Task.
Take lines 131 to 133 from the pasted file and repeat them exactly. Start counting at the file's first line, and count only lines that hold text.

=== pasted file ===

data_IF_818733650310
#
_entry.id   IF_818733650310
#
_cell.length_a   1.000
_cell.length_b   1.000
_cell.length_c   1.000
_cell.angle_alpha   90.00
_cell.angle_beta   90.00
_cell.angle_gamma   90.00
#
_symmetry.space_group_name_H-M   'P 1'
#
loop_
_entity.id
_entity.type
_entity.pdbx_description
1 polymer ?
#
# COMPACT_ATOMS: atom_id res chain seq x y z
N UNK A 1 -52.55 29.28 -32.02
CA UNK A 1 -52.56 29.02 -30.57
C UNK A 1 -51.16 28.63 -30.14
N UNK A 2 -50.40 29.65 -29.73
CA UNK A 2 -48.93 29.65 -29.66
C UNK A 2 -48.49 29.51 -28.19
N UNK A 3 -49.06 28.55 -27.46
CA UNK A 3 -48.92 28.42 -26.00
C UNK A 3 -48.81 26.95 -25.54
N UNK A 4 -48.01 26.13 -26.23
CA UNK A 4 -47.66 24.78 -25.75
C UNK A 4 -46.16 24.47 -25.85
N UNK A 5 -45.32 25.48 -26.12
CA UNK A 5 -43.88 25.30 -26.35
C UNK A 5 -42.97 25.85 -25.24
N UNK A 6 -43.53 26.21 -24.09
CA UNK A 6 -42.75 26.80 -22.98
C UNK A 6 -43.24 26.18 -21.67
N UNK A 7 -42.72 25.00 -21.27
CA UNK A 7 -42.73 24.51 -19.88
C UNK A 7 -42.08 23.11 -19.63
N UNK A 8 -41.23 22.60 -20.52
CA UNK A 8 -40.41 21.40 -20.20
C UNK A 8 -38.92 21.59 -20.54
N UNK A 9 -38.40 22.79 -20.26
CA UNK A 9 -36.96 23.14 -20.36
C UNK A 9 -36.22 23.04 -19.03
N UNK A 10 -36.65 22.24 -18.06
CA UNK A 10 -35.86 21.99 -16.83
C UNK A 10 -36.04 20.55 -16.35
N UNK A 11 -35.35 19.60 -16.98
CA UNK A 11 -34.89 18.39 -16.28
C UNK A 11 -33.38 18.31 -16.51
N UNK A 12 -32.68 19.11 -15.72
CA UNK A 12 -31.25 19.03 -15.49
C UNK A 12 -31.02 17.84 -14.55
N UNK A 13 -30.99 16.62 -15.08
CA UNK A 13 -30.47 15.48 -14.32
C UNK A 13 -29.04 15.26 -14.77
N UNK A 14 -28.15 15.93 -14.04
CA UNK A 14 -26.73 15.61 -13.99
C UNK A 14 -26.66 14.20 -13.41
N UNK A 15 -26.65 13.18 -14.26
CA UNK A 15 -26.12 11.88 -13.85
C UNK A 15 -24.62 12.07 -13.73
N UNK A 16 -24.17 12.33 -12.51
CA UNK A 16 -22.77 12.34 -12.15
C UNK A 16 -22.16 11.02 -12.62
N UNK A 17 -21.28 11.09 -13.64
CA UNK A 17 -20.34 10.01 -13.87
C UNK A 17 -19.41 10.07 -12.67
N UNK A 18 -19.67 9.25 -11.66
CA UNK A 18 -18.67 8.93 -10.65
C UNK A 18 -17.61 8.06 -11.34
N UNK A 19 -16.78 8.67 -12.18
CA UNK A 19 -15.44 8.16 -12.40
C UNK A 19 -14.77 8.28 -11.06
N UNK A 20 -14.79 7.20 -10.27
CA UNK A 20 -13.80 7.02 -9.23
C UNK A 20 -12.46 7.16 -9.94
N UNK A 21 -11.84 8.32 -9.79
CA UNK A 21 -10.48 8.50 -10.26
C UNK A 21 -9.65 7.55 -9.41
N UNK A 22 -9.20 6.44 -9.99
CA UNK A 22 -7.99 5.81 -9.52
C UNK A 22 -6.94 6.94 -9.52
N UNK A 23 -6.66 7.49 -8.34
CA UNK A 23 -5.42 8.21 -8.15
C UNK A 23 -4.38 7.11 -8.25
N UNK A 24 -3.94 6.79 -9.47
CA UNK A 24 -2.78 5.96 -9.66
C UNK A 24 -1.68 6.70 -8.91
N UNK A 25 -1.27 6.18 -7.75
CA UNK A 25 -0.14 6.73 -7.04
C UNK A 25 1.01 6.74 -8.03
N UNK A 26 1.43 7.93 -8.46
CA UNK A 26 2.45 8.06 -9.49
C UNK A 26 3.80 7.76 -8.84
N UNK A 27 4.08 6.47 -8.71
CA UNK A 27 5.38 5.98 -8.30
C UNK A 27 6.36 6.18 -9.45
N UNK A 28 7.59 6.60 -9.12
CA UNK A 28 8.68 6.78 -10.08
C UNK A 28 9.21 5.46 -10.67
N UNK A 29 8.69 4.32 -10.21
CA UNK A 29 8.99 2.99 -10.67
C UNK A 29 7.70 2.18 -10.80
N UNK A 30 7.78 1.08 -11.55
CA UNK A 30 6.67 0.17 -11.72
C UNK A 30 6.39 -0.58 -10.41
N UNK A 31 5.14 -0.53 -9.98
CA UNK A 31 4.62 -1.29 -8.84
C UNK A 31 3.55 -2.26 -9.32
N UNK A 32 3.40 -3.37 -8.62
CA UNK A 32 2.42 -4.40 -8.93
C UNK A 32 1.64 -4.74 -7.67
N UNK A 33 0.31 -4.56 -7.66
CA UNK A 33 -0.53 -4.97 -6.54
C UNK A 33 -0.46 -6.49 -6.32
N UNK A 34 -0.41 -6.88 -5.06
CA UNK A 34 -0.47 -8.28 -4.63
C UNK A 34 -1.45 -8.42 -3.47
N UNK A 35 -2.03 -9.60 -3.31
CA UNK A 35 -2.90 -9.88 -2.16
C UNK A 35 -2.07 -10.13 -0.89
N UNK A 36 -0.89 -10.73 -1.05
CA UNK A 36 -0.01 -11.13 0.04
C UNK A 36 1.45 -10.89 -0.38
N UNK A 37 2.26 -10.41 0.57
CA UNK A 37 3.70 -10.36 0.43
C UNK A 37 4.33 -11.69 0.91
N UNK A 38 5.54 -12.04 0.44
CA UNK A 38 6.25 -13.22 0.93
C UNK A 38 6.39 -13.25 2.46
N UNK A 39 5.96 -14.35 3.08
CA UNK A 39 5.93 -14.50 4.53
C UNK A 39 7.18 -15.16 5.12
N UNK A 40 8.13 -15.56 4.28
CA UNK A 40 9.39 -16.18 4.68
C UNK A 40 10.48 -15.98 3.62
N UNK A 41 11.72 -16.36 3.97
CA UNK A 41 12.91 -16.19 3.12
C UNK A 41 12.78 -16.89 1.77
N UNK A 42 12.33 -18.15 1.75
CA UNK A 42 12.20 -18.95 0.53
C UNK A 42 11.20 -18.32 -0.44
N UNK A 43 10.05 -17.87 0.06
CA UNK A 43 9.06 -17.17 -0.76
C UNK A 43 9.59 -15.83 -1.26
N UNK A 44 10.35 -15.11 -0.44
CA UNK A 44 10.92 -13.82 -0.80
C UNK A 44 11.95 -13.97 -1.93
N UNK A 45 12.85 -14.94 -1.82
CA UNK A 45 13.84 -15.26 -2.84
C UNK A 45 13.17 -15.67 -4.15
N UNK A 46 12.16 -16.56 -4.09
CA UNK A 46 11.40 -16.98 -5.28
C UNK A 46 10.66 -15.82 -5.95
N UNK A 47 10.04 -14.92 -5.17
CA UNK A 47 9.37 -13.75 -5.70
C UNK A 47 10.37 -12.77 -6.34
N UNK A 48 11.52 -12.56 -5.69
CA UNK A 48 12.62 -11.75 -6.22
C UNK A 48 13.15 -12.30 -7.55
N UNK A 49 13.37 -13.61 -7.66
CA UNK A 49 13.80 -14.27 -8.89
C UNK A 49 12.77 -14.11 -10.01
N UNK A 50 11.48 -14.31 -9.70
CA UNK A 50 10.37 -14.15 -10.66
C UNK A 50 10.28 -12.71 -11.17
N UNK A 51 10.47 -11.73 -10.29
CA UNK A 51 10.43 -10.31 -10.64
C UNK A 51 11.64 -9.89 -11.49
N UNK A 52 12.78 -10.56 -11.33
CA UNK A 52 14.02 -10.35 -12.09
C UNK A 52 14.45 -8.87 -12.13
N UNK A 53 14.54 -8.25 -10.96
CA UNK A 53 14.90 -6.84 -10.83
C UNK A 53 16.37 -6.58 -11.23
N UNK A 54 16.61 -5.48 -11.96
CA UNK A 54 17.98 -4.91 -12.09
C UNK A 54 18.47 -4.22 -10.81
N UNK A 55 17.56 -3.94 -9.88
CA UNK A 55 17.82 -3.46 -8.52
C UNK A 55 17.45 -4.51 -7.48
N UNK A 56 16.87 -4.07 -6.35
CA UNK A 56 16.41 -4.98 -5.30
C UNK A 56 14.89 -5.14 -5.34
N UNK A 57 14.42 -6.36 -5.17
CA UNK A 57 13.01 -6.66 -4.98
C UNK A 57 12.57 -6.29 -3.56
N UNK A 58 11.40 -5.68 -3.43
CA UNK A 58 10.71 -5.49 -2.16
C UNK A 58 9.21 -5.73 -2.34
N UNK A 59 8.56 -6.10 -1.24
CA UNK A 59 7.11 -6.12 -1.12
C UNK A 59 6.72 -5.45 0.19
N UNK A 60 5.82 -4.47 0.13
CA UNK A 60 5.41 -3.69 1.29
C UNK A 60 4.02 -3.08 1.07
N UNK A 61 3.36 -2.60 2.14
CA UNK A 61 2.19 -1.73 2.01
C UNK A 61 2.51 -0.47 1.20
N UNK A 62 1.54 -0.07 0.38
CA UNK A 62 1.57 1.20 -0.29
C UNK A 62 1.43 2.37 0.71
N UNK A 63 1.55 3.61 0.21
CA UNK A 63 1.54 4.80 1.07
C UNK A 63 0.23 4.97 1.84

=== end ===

C UNK A 37 4.33 -11.69 0.91
N UNK A 38 5.54 -12.04 0.44
CA UNK A 38 6.25 -13.22 0.93